In the past weeks, a number of new Ruby implementations and dialects have appeared: the lightweight, ISO compliant MRuby; and MobiRuby and RubyMotion that let you write iOS apps in Ruby.
A statically compiled variant of Ruby is now available for building applications that target iOS devices. Known as RubyMotion, this language and tool chain from HipByte fully conforms to Apple’s App Store guidelines.
Phusion has released a preview release of their upcoming 3.2 version of Phusion Passenger. Version 3.2 comes with a re-written ApplicationPool, I/O handling is now event-driven and the Python support became a first-class citizen.
GitHub was recently compromised by a vulnerability in Ruby on Rails know as mass assignment. This vulnerability is thought to not only affect a large number of Ruby-based websites, but also those using ASP.NET MVC and other ORM-backed web frameworks.
Phusion announced that their Ruby 1.8.7 based Enterprise Edition (REE) is nearing its end-of-life. A Ruby 1.9 based version is not planned, instead the team focuses on Phusion Passenger, their solution for running Ruby on Apache and Nginx.
Travis CI, a cloud-based continuous integration (CI) offering for open source projects on Github, has announced support for Java builds, as well as Scala and Groovy additions. After gaining traction among the Ruby open source community the project is now looking into the possibility of expansion to a hosted CI service (nicknamed Travis Pro).
JetBrains released version 4 of their Ruby IDE RubyMine. This release focuses on better performance, and contains incremental improvements and polishing in many areas. For NetBeans 7.1, a preview release of the community Ruby support is now available.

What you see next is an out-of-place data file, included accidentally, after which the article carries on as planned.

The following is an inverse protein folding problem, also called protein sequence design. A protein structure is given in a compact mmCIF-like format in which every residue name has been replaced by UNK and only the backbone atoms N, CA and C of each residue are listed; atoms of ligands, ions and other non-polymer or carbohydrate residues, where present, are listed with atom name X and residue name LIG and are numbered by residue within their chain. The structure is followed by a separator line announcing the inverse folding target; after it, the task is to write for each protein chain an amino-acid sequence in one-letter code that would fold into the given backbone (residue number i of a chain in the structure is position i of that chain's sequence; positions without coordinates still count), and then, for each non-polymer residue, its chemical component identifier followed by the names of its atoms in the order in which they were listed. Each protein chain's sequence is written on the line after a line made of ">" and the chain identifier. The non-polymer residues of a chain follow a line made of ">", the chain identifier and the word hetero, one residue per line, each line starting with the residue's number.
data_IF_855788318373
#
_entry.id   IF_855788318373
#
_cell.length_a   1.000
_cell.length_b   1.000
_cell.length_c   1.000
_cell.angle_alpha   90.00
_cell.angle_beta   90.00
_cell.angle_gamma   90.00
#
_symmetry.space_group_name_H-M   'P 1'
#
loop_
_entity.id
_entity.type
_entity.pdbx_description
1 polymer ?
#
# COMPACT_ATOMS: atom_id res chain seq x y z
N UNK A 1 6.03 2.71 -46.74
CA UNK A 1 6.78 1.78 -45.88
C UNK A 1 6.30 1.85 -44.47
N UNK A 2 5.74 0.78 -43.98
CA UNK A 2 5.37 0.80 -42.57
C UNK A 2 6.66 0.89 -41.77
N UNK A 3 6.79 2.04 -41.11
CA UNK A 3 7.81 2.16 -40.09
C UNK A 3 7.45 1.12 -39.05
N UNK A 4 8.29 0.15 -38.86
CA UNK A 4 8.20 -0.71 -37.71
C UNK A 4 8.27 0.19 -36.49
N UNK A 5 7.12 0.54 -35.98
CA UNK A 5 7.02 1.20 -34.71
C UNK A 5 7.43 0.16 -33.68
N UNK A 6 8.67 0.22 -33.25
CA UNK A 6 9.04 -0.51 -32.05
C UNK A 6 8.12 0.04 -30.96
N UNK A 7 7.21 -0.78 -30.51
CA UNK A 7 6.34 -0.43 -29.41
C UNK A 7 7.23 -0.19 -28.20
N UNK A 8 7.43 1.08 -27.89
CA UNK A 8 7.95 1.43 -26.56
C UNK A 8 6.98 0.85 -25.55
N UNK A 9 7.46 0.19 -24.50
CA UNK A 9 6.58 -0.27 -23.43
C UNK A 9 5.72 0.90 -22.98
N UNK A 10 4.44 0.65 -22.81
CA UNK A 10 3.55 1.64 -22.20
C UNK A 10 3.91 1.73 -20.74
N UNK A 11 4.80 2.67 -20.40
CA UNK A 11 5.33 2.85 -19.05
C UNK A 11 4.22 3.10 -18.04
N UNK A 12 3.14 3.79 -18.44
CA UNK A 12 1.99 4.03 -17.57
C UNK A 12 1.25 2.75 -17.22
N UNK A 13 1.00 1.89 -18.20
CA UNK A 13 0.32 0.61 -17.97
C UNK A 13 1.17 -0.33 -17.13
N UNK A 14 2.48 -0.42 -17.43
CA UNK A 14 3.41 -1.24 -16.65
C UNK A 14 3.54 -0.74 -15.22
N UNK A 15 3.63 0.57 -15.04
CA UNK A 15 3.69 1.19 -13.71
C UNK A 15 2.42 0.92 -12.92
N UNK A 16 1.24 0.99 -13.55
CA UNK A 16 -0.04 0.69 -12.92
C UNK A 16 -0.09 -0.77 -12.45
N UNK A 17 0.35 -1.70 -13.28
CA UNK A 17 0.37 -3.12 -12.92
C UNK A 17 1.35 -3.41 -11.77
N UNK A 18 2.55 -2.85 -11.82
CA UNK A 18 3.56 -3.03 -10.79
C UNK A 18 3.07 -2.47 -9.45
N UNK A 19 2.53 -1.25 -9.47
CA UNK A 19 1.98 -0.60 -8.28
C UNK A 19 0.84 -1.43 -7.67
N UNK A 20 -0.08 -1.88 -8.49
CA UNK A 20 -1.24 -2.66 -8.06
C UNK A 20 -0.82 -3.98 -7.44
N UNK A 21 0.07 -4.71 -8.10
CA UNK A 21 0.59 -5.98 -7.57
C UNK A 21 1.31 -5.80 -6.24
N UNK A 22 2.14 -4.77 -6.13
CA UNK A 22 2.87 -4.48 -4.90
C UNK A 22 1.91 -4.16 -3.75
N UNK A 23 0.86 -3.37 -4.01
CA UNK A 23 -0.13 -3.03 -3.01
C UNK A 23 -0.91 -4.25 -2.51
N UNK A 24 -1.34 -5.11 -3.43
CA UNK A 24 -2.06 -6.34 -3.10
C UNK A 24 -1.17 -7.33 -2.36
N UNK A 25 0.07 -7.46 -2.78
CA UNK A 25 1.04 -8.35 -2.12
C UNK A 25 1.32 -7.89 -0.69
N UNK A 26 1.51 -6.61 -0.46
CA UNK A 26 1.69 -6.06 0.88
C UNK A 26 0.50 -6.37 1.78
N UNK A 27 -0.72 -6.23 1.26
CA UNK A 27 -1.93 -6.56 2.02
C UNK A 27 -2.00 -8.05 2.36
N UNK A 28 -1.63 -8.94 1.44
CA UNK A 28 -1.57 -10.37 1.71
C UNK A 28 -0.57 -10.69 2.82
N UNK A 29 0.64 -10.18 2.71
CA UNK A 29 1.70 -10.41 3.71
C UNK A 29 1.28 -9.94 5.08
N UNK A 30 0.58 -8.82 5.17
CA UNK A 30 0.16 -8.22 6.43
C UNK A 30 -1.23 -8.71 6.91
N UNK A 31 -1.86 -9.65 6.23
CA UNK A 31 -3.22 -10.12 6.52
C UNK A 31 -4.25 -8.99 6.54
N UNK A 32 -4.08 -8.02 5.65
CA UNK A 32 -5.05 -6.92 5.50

The successor of Ruby 1.9.3 will replace the current Lazy Sweep Garbage Collector with a Bitmap Marking GC, which will significantly reduce Ruby's memory usage for parallel programs, similar to Ruby Enterprise Edition's copy-on-write-friendly GC. We talked with Narihiro Nakamura who implemented both the current Lazy Sweep and the Bitmap Marking GC.
Security researcher Alexander Klink and Julian Wälde revealed a serious vulnerability that until recently affected the vast majority of web server. The attack only requires a single HTTP request that is specially designed to create hash code collisions in POST form data. When first discovered this attack affected Python, Ruby, PHP, Java, and ASP.NET, but vendors have been working on patches.
The Ruby on Rails team announced the first release candidate of Rails 3.2. New features include a faster development mode, an explain feature for database queries and several smaller features. After 3.2, the next major release of Rails will be 4.0 and drop support for Ruby 1.8.7
Unlike other templating engines that focus on given as much power as possible to the user, Liquid is designed to restrict what the user can do. The goal is to allow end-users to create their own templates without jeopardizing the security of the server. Originally created for Ruby, Liquid is now available for .NET as well.
Engine Yard joins the growing number of hosters with Node.js support. InfoQ talked to Dr Nic Williams about the nature of the Node.js support and more.
The MagLev project has released version 1.0 of their Ruby VM. The Ruby implementation is based on the GemStone/S Smalltalk VM which comes with GemStone's distributed cache, ACID transactions, and persistence system (OODB). InfoQ caught up with Monty Williams of the MagLev project to talk about where MagLev fits on the NoSQL spectrum, and much more.
The latest Ruby release 1.9.3 further improves the stability and performance of the 1.9 series and brings only few new features. Ruby's license changed to 2-clause BSD + Ruby License instead of GPLv2 + Ruby License.